A Wetlands Survival Story
- written and illustrated by
Thomas F. Yezerski
- Farrar, Straus & Giroux, 2011
- 40 pp., full-color illustrations
- ages 5-8, grades K-3
- ISBN-10: 1-580-89346-5
- ISBN-13: 978-1-580-89346-6
The 20,000 acres of wetlands in New Jersey now known as the Meadowlands were once home to hundreds of species of plants and animals. But in the four hundred years since European explorers first arrived in the Meadowlands, people have dammed up, drained, built over, and polluted this formerly vibrant ecosystem — and all but destroyed it. Still, signs of life remain — under bridges, on the edges of parking lots, and beside train tracks. Slowly but surely, with help from activist groups, government organizations, and ordinary people, the resilient creatures of the Meadowlands are making a comeback, and the wetlands are recovering. Meadowlands: A Wetlands Survival Story is the ecological history of one of the most infamous urban wetlands as well as an exploration of the ways that humans and nature share the same environment and depend upon each other.
- Notable Children’s Books of 2011 – New York Times
- Cook Prize Honor – Bankstreet College of Education
- Horn Book Fanfare – Horn Book Magazine Best Books of 2011
- 100 Titles for Reading and Sharing, Best Non-Fiction Children's Books of 2011 – New York Public Library
- Best Books of the Year, 2012 – Bankstreet College of Education
- Growing Good Kids Book Award – Junior Master Gardener and The American Horticultural Society
- Outstanding Science Trade Book – National Science Teachers Association
- PA Young Readers Choice Award Master List – Pennsylvania School Librarians Association
- 2011 National Book Festival Featured Selection – New Jersey Center for the Book
- Junior Library Guild Selection
Meadowlands is the first book I have written myself since A Full Hand, in 2002. It took me so long to make it because I did not follow the rule “Write what you know.” Instead, I wanted to write about the New Jersey Meadowlands, a place that not only fascinated me but also bewildered me. I wanted to figure out the mish-mash of busy highways, working railroads, forbidding factories and impenetrable marshes. I needed to know exactly what was going on down there.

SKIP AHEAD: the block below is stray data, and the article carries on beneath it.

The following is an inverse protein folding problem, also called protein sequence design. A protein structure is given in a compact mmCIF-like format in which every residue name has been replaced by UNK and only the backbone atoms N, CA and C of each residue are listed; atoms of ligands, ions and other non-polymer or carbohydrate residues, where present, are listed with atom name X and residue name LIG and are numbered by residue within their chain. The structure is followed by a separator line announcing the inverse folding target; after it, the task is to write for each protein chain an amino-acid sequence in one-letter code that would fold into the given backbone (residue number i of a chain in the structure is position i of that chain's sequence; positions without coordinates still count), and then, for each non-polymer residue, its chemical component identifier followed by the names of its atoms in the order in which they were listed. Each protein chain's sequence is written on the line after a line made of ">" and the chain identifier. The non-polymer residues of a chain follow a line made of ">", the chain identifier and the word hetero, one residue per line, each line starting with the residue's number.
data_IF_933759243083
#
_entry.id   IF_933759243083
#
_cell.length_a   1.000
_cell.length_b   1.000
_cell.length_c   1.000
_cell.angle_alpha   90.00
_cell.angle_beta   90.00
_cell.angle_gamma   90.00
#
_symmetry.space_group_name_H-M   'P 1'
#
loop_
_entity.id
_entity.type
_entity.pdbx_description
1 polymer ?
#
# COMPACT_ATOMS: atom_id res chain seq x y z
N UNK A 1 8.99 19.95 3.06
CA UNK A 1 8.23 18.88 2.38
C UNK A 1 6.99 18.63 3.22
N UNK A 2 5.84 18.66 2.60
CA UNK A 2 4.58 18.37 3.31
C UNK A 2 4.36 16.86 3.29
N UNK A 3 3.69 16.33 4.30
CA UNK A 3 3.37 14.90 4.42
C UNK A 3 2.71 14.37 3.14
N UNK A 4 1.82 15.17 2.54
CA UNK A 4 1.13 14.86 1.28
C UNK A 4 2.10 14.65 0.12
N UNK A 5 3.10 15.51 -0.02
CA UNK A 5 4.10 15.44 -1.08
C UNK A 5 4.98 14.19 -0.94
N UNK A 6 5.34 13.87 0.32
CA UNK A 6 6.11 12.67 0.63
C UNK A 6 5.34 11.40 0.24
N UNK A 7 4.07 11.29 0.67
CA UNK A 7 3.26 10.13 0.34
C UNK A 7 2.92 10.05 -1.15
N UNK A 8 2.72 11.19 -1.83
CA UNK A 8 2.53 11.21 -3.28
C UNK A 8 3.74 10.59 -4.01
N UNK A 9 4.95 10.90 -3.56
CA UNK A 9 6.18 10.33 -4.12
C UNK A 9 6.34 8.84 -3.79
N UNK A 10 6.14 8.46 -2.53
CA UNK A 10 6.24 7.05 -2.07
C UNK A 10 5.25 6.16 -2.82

Once I started researching the Meadowlands, I did not know where to stop. I heard that pirates used to hide in the reeds. I read that one of the factories made Yoo-Hoo chocolate drink. I discovered a fenced-off warehouse that was closed because of poisonous chemicals dumped in the creek nearby. I walked around a swamp of cedar tree stumps left from hundreds of years ago. Dozens of fiddler crabs waved at me as I paddled by in a canoe, and a muskrat swam alongside.
I wrote hundreds of pages of notes and took hundreds more photos. How was I going to cram all of this into a picture book? I had to pick one good story out of everything I learned. The best story was about the Meadowlands, the place itself. It had survived in spite of everything that happened to it, and it was beautiful in spite of its confusing messiness. So, little by little, I starting taking out parts of the story that weren’t part of the most important story, even if I had worked very hard on them.
One story that did not make it into the book is very important to me nonetheless. When I had just started writing Meadowlands, I went to a publisher’s party and met a young lady who lived and worked in Manhattan. I asked if she wanted to go for a walk around a frozen mudflat at the foot of a closed landfill in New Jersey. She said she did, and I knew she was the one for me. Over the years, we went on many “dates” to the Meadowlands. While I was painting illustrations for the book, we planned our wedding. She has been with me through all those visits to the swamp and the often mucky process of writing, illustrating and publishing. Eleni is truly my swamp rose mallow, and I dedicate this book to her.
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